distance) is assumed as the severity parameter of the accident scenarios. Since different
types of physical effects (thermal radiation, overpressure or toxic concentration) must
be compared, damage distances were calculated for a reference physical effect (e.g. 1%
fatality). Reference threshold values can be derived from conventional land use
planning studies (Christou et al. 1999). Damage distances are calculated for each
scenario using consequence analysis models. Several widely accepted models and
commercial software tools are available for consequence analysis, and may be used for
current purpose. However, coherent results ask for the use of the same model for the
assessment of similar scenarios. Modelling the scenarios for each LOC yields an array
of damage distances. The hazard vector (hi,k) of a PU contains the maximum damage
distances calculated for each LOC event.
Two types of Key Performance Indicators (KPIs) are introduced: the unit potential
hazard index (UPI) represents effects which may derive from the worst case accidents;
unit inherent hazard index (UHI) represents the effects which may derive from the worst
credible accidents, accounting the safety performance (robustness to LOCs) of the PUs:
(1)
UPI k = max(hi ,k ) 2
i

UHI k = i cf i ,k hi ,k

(2)

where the subscripts i and k refer to LOC mode and to PU respectively.


The overall indexes allow for the assessment of the expected global safety performance
of a plant, based either on a direct assessment of potential worst-case scenarios (PI) or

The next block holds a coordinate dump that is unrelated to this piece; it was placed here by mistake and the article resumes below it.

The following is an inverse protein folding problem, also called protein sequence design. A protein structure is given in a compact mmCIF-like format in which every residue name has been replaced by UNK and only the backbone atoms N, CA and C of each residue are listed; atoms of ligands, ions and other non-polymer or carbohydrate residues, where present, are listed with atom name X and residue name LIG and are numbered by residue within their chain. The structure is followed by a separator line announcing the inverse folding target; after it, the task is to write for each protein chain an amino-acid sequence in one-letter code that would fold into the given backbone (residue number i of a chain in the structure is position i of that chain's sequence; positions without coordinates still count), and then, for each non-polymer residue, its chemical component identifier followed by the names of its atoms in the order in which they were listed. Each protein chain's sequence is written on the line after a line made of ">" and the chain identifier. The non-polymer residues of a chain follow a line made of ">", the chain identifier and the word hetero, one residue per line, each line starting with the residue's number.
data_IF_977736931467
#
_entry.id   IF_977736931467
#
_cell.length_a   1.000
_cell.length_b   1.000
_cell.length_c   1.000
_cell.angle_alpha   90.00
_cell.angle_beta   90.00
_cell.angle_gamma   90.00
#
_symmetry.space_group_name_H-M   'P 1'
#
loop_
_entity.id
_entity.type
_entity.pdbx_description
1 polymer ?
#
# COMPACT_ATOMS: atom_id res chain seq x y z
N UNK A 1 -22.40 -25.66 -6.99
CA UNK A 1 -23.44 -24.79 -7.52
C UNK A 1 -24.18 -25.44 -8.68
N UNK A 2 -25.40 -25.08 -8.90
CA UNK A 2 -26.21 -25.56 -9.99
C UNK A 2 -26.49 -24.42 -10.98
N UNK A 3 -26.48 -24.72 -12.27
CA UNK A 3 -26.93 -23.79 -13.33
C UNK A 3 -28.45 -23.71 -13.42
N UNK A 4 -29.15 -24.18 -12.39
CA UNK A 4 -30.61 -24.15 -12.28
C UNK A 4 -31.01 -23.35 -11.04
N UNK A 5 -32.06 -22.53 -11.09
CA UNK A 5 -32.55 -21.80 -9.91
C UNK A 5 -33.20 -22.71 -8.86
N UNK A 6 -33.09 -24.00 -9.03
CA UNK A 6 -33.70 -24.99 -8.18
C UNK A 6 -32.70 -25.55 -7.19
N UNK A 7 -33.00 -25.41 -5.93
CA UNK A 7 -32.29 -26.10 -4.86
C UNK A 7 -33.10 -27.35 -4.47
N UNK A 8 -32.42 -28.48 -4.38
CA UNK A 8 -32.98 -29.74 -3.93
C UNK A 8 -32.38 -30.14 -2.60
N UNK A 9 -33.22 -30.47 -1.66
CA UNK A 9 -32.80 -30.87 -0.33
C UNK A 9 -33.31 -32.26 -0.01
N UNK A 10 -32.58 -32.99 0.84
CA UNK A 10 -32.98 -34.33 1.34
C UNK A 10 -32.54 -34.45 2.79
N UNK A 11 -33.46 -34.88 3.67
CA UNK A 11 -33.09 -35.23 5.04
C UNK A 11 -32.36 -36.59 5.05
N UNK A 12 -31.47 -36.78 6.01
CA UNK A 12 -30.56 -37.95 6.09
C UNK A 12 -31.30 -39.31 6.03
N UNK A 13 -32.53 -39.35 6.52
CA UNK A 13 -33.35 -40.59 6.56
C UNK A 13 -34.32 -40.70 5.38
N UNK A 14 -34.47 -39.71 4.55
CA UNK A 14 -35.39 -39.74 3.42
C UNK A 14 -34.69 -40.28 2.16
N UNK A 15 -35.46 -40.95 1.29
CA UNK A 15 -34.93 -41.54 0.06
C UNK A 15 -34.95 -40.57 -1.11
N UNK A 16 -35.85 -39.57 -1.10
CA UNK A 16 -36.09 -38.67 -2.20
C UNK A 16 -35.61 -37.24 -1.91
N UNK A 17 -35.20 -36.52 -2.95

on the likely safety performance of the process units (HI). For N units they are:

PI = UPI k

(3)

k =1
N

HI = UHI k

(4)

k =1

Furthermore, domino escalation (i.e. accident propagation among the units inside and
outside the plant) can be also accounted in the KPI analysis. A unit domino potential
index, UPD, was defined similarly to eq.(1), substituting damage distances, hi,k, with
escalation distances (i.e. distance where the effect intensity reaches a predefined
escalation threshold). Similarly the domino hazard index, UHD, can be defined
modifying eq. (2) accordingly. Overall domino KPIs (PD and HD) can be defined
summing up respectively the UPD values and the UHD values for all the units.

5. Conclusions
An approach to the assessment of safety performance was demonstrated in the
assessment and comparison of new LNG regasification technologies. The preliminary
application to reference schemes suggests that different tools are required to compare
the expected safety performance of LNG technologies. The identification of expected
accident scenarios yields final outcomes similar among the different technologies, since
the regasification process, the material and the operative conditions are similar for all
the set-ups. A further step in the analysis, based on the assessment of KPIs, allows for
the evaluation of the alternative technologies, yielding a comparison of the possible
LOC size and credibility.

References
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modeling, J Haz Mat 132, 119140